Mother of Donegal sisters who committed suicide speaks out about the pain and hurt
15-year-old daughter was distraught wrapping Christmas presents without her sister Erin
The distraught Donegal mother of Shannon Gallagher,, who took her own life just weeks after her sister Erin did also, has stated she is ”devastated" and “numb.”
"Erin and Shannon were the lights of our lives. They were as close as any two sisters could be,” Lorraine Gallagher (36) stated.
"We are just devastated by what has happened and we just can’t say anymore. We are all just numb.
"We are lost for words to describe how beautiful they were and what they meant to us.
"We just cannot understand what has happened or why it has happened. There are no answers. We are just being asked for time to grieve and to give Shannon a proper burial.
"We are asking people, including the media, to respect our privacy and allow us time to bury Shannon with respect and dignity."
Meanwhile, the grandfather of Shannon Gallagher, the 15-year-old from Donegal who took her own life just two months after her little sister, has spoken out.
His teenage granddaughter was “missing her wee sister” and was “quite unhappy,” James Gallagher told the Irish Independent. When Erin died two months ago Shannon paid tribute to her little sister.
On Tuesday, around midnight, Shannon was found dead near her home in Ballybofey, County Donegal. Her little sister Erin committed suicide in October. Police are investigating claims that the 13-year-old was the victim of a campaign of cyber bullying before she was pushed to suicide.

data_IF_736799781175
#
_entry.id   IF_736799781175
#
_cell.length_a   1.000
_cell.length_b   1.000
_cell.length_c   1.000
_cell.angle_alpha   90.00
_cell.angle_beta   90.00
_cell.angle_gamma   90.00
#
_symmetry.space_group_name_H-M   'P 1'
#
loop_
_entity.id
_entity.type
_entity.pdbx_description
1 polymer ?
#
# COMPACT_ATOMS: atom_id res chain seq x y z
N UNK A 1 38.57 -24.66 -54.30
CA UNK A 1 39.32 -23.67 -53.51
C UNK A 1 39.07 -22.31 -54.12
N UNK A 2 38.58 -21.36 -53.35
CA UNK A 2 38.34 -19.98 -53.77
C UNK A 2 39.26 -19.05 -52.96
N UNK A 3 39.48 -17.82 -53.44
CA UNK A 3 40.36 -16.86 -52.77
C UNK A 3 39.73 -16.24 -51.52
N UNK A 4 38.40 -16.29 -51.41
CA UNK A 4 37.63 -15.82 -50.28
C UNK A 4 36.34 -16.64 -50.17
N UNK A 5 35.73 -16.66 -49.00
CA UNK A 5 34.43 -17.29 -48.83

James Gallagher, the sisters’ grandfather, said, “She was on Facebook to my son last night talking, saying she was quite unhappy.
“She found it quite hard that she was wrapping up presents. She said she was missing her wee sister.
“Whatever happened last night when she was wrapping the presents up for her mum and her wee brother and people.
“Then she wrote on Facebook saying, 'This is the hardest thing I've had to do baby doll'. She called her wee sister baby doll.”
The Donegal Vocational Education Committee, who runs the Finn Valley College in Stranorlar, where both sisters went to school, said they were “trying to find the words and response to the tragedy”.
Chief executive Shaun Purcell said, “The school would still be in crisis mode.”
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